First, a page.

Mr. Reboot

Today is officially the first day of fall, and depending on where you are in the country, that could either mean it's time to bust out the sweatpants and consider taking up knitting again, or it could be just another day of perpetual summer. But no matter where you live, two things have become universal constants for the autumn: pumpkin spice lattes and television reboots.

Now, I'm not going to use this time to talk about pumpkin spice lattes/ scones/ tea/ cookies/ edible underwear. That's not what this site is about, though rest assured that I DO have a lot of opinions on the topic (it's still 80 degrees out, Starbucks! Get it together). No, for the purposes of this blog entry, we shall focus on a far worse phenomenon plaguing the land. TV reboots. 

Lately, it seems like Hollywood is running out of ideas. Every pilot season is an exercise in deja vu, new shows mining everything from beloved action franchises from the '80's and '90's to game shows from the '60's. On the surface, it sounds like a fine idea--if a show was great in decades past, how much better could it be with today's technology and budgets?! We all remember the success of the fantastic Battlestar Gallactica reboot, and I'd be lying if I said I didn't want a new Sliders.

But the thing is, rebooting all these old franchises means that all the great ideas of today have a harder time getting to the screen. Production companies and networks want to bet safe on stories that already have built-in fans, and they're giving up the opportunity to let new tales shine. Not only that, but they often badly overestimate the public's nostalgia for and acceptance of changes to beloved stories.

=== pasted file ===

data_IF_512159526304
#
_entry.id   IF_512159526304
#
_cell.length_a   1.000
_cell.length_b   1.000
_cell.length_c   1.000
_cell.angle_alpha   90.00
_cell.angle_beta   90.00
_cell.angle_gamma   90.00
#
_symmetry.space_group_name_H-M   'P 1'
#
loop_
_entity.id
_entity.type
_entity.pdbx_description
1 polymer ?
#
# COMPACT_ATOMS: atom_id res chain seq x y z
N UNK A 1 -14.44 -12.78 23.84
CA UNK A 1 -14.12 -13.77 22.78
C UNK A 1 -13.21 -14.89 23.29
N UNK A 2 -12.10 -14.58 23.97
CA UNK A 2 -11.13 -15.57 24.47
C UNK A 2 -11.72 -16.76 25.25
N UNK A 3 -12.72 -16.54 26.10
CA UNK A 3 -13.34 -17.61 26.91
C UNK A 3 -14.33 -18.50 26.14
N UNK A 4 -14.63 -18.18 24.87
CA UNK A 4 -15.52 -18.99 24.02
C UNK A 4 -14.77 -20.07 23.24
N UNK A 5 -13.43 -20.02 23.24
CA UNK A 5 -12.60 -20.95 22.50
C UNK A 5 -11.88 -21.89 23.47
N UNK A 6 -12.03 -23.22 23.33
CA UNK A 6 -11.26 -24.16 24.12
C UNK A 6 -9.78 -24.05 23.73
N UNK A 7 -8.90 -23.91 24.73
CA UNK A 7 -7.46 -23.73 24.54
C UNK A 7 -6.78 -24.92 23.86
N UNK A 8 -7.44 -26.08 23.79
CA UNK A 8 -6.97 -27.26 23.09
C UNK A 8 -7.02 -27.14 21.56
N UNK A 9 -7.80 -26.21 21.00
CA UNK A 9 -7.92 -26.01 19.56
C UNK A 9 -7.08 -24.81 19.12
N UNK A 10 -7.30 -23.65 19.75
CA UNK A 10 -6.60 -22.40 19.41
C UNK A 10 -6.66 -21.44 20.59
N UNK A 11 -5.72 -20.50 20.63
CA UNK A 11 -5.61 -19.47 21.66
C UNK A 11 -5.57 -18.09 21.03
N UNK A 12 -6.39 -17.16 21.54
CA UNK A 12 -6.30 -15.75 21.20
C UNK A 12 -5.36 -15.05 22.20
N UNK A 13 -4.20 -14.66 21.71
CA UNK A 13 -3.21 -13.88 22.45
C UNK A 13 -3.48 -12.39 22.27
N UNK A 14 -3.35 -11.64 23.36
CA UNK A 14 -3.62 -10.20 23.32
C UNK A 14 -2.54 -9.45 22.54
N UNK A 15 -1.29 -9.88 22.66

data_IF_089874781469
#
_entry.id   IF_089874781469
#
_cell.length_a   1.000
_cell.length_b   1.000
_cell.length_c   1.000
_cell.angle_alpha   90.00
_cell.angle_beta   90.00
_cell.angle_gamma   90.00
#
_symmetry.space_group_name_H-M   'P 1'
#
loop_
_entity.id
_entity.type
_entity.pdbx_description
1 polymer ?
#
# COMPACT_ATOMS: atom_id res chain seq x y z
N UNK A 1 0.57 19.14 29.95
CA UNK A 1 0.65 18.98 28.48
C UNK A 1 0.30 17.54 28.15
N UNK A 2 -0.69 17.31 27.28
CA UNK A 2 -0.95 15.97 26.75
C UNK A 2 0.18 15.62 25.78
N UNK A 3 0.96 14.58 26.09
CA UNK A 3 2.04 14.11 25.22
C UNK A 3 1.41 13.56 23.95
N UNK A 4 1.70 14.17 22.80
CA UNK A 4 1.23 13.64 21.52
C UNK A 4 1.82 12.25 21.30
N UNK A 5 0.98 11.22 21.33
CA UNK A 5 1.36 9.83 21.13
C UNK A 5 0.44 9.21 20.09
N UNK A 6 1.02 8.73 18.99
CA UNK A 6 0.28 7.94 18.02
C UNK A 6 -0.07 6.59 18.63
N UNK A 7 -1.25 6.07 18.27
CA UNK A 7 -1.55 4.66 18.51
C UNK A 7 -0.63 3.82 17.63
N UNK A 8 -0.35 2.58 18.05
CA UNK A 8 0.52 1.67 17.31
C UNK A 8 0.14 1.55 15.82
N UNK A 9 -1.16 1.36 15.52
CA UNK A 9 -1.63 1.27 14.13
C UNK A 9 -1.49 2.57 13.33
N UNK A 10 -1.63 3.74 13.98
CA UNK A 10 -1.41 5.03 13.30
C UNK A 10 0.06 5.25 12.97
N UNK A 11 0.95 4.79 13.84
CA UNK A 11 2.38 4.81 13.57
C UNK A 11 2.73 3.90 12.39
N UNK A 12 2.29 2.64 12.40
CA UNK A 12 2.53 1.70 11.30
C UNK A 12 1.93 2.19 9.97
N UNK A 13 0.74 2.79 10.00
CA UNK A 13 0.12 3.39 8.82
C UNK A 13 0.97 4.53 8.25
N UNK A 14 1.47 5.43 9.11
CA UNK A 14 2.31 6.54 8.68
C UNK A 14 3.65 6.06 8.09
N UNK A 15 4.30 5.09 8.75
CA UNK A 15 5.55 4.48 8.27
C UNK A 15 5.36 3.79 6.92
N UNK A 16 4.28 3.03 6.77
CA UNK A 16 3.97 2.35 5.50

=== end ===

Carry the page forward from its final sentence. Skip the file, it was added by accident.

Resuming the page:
Take, for example, tomorrow's new MacGyver reboot. Sure, maybe some of us did miss the show and did wish there were more episodes. But no one thought Richard Dean Anderson needed a makeover into a long-haired twenty-something with a sidekick who carries a huge gun (hating guns was like, THE defining characteristic of the original MacGyver). RDA's not even that old! And those of us who've only seen the original MacGyver because of Richard Dean Anderson's work on Stargate SG-1 REALLY don't have any ties to the new version.

Rush Hour, The Odd Couple, The $100,000 Pyramid, Damien, The Exorcist, Frequency, Fuller House, Lethal Weapon, Lost in Space, Prison Break, X-Files. It's time to give it a rest, Hollywood. Let great old movies and shows stand on their own--they're not any less enjoyable now, though their colors might be dull and they haven't been formatted to fit my wide-screen. Genius doesn't fade. We still love the old MacGyver and the old Odd Couple and we certainly never need a "gritty remake" of Little Women. Give the great ideas of THIS century a chance--I I promise, you won't be disappointed.